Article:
Protecting the body in good times and bad
The nasty side effects of radiation and chemotherapy are well known: fatigue, hair loss and nausea, to name a few. Cancer treatment can seem as harsh as the disease because it can't differentiate healthy cells from cancerous cells, killing both.
But what if there were a way to control or stop the growth of cancer cells without harming other cells?
Brandeis biologist Michael T. Marr is one step closer to understanding how cells promote and inhibit protein synthesis—an essential part of cellular reproduction—during times of stress. His new paper, co-authored by graduate students Calla Olson, Marissa Donovan and Michael Spellberg, is published in eLife, an open access digital publication for life science and biomedicine research.
Marr and his team discovered a mechanism, like an emergency backup system, that allows cells to synthesize certain proteins while shutting down the production of others. Building proteins requires a chain reaction with a dozen moving parts, each triggering the next step. These chain reactions are called signaling pathways.
The pathway that interests Marr and his team is called the insulin and insulin-like receptor (IIS) pathway. It is part of the body's emergency response system. When organisms are healthy and safe, the IIS pathway increases the activity of a protein complex called eIF4A, which helps in the synthesis of proteins.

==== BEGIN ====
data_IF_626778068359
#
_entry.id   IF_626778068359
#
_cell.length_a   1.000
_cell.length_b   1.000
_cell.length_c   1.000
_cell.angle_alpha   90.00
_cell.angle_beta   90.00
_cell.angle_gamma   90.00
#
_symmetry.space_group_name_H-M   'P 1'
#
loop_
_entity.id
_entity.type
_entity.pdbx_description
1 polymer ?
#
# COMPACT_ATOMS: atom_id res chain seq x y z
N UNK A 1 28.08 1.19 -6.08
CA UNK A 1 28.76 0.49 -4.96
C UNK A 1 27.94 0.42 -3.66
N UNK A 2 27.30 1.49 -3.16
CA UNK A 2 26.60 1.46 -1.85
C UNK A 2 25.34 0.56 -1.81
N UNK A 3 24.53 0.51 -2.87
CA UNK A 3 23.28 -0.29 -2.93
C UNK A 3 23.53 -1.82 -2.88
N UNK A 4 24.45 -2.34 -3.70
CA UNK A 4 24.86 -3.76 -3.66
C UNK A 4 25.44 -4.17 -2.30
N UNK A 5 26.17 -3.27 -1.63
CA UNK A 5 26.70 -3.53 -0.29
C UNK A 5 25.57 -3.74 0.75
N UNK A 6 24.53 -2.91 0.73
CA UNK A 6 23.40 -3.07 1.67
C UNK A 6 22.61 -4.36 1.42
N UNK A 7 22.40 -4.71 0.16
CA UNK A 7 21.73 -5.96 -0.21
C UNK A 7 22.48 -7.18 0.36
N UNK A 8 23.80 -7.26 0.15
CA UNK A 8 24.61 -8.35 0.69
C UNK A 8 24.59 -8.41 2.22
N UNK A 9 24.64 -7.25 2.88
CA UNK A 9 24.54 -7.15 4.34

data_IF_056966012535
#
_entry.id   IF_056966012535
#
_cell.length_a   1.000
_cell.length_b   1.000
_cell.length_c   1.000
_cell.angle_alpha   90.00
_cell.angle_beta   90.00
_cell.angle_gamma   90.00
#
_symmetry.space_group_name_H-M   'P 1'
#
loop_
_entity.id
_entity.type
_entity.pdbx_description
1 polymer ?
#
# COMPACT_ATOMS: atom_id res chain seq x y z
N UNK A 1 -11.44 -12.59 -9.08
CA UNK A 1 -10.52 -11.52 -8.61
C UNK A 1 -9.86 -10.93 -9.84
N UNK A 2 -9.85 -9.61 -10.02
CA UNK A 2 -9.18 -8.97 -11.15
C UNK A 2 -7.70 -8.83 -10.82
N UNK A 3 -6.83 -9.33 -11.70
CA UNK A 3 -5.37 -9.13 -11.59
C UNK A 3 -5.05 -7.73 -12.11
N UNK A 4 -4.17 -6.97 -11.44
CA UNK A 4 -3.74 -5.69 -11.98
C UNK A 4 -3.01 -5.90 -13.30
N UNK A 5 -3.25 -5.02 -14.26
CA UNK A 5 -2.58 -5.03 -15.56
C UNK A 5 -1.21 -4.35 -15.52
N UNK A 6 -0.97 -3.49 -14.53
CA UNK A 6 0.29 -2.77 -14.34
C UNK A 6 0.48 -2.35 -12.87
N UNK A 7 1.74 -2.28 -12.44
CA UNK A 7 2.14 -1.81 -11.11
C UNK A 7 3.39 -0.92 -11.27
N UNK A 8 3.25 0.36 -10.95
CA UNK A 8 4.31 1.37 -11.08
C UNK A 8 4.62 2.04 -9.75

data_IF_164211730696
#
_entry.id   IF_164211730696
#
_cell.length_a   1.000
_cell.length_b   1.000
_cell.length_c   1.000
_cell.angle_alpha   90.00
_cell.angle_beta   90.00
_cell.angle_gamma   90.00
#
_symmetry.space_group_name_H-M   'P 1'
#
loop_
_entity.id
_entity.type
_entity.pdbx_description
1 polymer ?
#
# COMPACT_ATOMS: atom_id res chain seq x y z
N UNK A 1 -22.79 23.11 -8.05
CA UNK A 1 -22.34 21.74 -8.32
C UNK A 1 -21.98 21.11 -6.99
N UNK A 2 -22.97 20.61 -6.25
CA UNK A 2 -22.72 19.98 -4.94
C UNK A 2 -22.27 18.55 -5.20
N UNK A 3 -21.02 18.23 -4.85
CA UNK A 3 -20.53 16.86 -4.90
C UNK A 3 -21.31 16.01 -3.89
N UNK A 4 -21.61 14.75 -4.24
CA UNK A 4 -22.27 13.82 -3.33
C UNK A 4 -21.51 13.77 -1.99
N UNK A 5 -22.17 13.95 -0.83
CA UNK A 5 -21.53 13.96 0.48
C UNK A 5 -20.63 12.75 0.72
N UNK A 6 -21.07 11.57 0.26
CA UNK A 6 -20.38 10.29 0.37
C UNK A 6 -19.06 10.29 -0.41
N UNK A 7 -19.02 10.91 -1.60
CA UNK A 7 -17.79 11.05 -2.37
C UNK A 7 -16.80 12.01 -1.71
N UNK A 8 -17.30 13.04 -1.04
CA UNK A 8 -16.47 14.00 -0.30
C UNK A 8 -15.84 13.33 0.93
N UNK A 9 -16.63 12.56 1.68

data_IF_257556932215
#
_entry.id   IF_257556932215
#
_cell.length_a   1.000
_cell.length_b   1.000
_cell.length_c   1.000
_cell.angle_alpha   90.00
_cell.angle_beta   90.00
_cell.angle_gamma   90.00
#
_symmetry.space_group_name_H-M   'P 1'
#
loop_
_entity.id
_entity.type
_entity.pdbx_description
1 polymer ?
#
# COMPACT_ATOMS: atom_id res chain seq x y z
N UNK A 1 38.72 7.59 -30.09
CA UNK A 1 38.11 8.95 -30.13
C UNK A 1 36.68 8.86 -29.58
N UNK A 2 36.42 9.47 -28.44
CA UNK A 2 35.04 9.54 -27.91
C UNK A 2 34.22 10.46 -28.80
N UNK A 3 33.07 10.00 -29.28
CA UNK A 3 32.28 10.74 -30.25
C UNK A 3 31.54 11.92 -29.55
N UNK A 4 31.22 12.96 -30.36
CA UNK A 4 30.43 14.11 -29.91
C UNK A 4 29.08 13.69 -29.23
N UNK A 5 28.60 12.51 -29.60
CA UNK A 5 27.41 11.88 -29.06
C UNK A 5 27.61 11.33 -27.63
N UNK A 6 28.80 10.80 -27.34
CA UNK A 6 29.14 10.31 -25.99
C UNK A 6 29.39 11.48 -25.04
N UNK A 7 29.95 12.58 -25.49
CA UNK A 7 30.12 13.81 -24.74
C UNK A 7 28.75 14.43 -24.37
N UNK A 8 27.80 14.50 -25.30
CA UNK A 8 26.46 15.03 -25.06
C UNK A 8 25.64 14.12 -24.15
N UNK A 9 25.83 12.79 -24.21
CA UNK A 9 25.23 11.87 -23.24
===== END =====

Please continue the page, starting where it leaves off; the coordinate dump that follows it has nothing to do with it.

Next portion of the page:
But let's say you're not safe. You're starving. Your body is being deprived of nutrients, forcing you to conserve energy and resources. The IIS pathway, sensitive to this stress, realizes something isn't right, and sends a signal to stop eIF4A.
Protein synthesis screeches to a halt—for the most part.
Marr and his team discovered that the messages that build insulin receptor proteins have internal mechanisms allowing them to synthesize protein without the eIF4A kick-start. When the rest of the production line slows down, production of insulin receptors in the IIS ramps up. Why?
The hope is you're about to find food. The insulin receptors help the IIS pathway recognize when it's out of danger. The more receptors, the faster the IIS pathway can start ramping up protein production again. The same principle applies on the cellular level when cancerous cells overwhelm healthy cells, starving them of oxygen and nutrients—the healthy cells continue to produce insulin receptors.
"Even during times of stress, cells are stockpiling for good times," says Marr.
The mechanism that allows synthesis of insulin receptors during stress is the same from flies to mammals, pointing to a response conserved in evolution, Marr says.
Though this research is still early, the more deeply scientists understand mechanisms involved in growth and inhibition, the better they can decipher diseases that rely on uncontrolled cell growth, like cancer.